I took a look at the Prologue of Unsung Warriors back in October last year and it was pretty good! They've now expanded it, put it on Steam and they have a Kickstarter going for the full game.

  • Littlewood, an RPG with a difference needs funding on Kickstarter

    Most RPGs focus on defeating some sort of evildoer, however Littlewood takes place after a Dark Wizard has already been defeated and it's your job to put everything back together.

    Inspired by the likes of Animal Crossing, Dark Cloud and Runescape it seems to be heavily focusing on the more peaceful side of gaming. It will have mining, crafting, fishing, bug catching, farming, cooking and so on. However, one feature sounds especially interesting! After the Dark Wizard was defeated, their monsters were sealed away into Tarott Cards you can collect and battle people with which I love the sound of.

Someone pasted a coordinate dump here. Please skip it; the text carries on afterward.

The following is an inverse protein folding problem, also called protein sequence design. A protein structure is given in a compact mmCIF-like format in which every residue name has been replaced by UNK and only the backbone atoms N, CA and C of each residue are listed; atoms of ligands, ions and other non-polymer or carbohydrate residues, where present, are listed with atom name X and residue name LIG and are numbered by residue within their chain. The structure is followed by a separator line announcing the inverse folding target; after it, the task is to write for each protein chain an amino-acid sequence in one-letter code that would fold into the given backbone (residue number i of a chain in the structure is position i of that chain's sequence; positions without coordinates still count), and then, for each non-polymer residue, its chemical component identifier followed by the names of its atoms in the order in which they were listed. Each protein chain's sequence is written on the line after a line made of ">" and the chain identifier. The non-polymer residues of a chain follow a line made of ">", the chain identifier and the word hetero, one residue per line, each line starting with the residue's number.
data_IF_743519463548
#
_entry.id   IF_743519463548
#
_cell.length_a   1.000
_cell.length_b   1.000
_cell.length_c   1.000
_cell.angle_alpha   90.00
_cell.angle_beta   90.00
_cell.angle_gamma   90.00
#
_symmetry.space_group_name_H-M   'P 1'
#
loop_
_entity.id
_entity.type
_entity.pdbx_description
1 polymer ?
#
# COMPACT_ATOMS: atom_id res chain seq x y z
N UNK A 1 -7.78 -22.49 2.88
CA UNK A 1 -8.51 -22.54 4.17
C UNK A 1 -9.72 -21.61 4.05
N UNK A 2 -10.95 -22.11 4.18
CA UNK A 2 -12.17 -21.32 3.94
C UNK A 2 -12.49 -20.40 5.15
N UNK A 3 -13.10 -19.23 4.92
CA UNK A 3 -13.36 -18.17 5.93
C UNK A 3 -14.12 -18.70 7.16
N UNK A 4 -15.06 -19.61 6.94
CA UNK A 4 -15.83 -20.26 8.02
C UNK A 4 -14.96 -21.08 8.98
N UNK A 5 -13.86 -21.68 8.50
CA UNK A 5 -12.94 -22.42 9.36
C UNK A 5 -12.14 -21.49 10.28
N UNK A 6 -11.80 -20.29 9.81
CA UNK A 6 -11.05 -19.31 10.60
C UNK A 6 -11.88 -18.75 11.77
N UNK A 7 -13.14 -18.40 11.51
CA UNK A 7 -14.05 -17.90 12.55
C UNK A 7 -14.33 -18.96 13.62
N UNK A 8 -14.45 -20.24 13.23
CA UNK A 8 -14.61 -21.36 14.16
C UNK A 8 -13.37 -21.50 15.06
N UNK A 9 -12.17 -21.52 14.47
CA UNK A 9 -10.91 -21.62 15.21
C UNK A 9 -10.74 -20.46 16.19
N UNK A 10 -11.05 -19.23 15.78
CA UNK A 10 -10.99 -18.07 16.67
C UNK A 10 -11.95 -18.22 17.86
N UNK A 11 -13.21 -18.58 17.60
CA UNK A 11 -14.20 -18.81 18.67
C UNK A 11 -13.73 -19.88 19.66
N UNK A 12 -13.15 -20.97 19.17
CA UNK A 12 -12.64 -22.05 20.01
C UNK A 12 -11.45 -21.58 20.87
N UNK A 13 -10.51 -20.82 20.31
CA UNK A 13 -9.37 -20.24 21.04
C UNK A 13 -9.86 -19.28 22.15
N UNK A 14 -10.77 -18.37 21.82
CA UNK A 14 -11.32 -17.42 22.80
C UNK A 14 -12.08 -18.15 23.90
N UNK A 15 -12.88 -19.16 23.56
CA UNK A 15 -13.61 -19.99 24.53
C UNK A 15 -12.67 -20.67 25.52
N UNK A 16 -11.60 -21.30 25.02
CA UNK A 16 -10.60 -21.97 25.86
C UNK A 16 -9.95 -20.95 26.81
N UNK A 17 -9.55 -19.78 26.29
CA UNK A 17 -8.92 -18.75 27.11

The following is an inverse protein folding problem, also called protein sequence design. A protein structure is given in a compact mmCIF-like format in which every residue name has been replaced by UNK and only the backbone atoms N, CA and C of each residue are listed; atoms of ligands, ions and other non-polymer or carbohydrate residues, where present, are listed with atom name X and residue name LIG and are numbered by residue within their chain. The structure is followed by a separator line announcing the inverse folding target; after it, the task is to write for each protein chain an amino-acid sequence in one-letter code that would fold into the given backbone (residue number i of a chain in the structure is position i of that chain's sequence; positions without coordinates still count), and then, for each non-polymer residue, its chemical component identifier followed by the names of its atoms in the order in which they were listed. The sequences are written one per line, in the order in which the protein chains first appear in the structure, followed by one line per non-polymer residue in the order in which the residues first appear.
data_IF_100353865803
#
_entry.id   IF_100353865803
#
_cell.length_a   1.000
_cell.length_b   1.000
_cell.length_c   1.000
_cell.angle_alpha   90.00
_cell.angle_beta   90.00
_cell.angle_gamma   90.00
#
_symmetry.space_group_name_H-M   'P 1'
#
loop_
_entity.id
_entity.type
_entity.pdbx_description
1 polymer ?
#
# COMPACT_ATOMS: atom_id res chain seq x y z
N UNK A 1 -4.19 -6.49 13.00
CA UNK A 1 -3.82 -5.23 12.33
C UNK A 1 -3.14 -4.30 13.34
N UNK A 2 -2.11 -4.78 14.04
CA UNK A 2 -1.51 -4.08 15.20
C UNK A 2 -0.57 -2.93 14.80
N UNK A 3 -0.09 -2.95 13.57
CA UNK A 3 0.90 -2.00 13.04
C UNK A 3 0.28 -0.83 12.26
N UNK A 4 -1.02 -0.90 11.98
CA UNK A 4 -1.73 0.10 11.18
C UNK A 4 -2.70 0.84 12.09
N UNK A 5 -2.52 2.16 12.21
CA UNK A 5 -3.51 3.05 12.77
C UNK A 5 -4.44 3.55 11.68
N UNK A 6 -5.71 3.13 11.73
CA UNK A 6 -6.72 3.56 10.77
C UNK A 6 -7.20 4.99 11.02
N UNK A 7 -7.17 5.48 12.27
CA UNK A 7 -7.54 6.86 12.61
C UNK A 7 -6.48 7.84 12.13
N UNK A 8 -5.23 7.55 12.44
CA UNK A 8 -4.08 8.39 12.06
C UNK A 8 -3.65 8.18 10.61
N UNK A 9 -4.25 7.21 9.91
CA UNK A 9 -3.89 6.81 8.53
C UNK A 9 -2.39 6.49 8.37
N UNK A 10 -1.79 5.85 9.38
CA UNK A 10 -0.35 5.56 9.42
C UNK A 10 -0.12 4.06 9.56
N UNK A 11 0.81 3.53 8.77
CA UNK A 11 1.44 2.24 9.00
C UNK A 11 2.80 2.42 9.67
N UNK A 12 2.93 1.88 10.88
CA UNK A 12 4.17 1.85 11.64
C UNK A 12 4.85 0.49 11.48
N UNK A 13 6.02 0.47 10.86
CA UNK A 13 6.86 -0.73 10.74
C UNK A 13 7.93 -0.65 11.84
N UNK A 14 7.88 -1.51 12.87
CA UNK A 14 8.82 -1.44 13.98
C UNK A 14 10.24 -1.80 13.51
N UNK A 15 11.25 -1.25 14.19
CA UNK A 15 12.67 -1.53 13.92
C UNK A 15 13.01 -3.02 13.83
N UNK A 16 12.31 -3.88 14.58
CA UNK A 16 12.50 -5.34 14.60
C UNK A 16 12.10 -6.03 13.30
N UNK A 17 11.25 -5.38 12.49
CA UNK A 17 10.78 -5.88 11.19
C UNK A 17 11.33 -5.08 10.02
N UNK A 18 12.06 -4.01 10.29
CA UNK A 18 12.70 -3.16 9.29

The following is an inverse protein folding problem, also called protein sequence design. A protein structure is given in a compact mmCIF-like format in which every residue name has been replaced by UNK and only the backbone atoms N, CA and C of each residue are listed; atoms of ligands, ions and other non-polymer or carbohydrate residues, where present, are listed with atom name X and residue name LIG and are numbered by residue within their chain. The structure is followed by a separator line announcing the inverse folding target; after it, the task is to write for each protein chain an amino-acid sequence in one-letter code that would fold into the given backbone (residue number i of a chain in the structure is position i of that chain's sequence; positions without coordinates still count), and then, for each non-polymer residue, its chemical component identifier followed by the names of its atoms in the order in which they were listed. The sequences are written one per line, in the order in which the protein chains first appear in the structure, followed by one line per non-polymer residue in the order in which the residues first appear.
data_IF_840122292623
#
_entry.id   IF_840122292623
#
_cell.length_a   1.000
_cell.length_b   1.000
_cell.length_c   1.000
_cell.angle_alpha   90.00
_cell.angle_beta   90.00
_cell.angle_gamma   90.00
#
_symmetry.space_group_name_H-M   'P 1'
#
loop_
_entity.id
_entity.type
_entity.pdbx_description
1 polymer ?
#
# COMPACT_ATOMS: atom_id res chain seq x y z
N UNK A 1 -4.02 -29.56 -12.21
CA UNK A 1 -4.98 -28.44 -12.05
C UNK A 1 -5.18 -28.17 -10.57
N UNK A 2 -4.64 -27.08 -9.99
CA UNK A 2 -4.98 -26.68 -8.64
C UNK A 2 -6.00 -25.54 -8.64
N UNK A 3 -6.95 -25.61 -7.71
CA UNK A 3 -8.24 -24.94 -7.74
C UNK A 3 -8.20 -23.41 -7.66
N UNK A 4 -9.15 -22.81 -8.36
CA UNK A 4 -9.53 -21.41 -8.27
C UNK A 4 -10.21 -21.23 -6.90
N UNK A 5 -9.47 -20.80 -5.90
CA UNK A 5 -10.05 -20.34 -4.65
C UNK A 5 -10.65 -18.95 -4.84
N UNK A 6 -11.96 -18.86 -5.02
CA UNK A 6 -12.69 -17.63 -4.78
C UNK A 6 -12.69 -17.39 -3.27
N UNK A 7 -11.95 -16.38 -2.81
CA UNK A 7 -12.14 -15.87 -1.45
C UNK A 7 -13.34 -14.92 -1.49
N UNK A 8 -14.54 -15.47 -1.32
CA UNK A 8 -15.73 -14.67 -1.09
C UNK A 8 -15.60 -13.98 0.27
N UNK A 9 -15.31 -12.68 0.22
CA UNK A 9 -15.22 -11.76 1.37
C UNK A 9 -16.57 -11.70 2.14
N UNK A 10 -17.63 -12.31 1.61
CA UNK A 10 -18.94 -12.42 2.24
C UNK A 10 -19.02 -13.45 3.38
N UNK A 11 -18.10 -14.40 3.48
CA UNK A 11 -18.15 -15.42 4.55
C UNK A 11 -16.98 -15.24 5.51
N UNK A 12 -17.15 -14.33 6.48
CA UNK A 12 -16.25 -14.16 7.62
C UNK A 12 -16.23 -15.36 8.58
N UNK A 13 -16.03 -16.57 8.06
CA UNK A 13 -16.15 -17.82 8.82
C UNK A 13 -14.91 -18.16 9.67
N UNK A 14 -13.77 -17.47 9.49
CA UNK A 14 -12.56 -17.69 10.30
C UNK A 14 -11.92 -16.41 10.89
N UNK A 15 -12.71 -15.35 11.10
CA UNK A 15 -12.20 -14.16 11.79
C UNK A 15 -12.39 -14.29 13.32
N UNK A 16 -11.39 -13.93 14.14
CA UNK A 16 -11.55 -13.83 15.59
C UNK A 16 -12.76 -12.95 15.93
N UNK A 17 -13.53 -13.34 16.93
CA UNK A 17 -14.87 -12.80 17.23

Even more interesting, is that it's being made by developer Sean Young of SmashGames who made Kindergarten, Roguelands and Magicite which all support Linux. They're very clear about supporting Linux once again, so that's fantastic to see them continue.

  • Unity have updated their Terms of Service and they seem a lot more fair
  • An update on the situation with NVIDIA graphical distortions in some Unity games on Linux

    Recently, I highlighted an issue in multiple Unity games where the graphics were distorted on Linux with using an NVIDIA GPU and I offered some workarounds. I now have an update on the issue to share from both Unity and NVIDIA.

    Firstly, on the Unity side at least some of it was a confirmed bug in Unity's handling of OpenGL. The bug report that was opened as a result of my chats with Unity, has noted that it's now solved in Unity 2019 and the fix should also be landing in Unity 2018.3.2f1.

  • DYSMANTLE from 10tons is an open world action RPG where you can ruin everything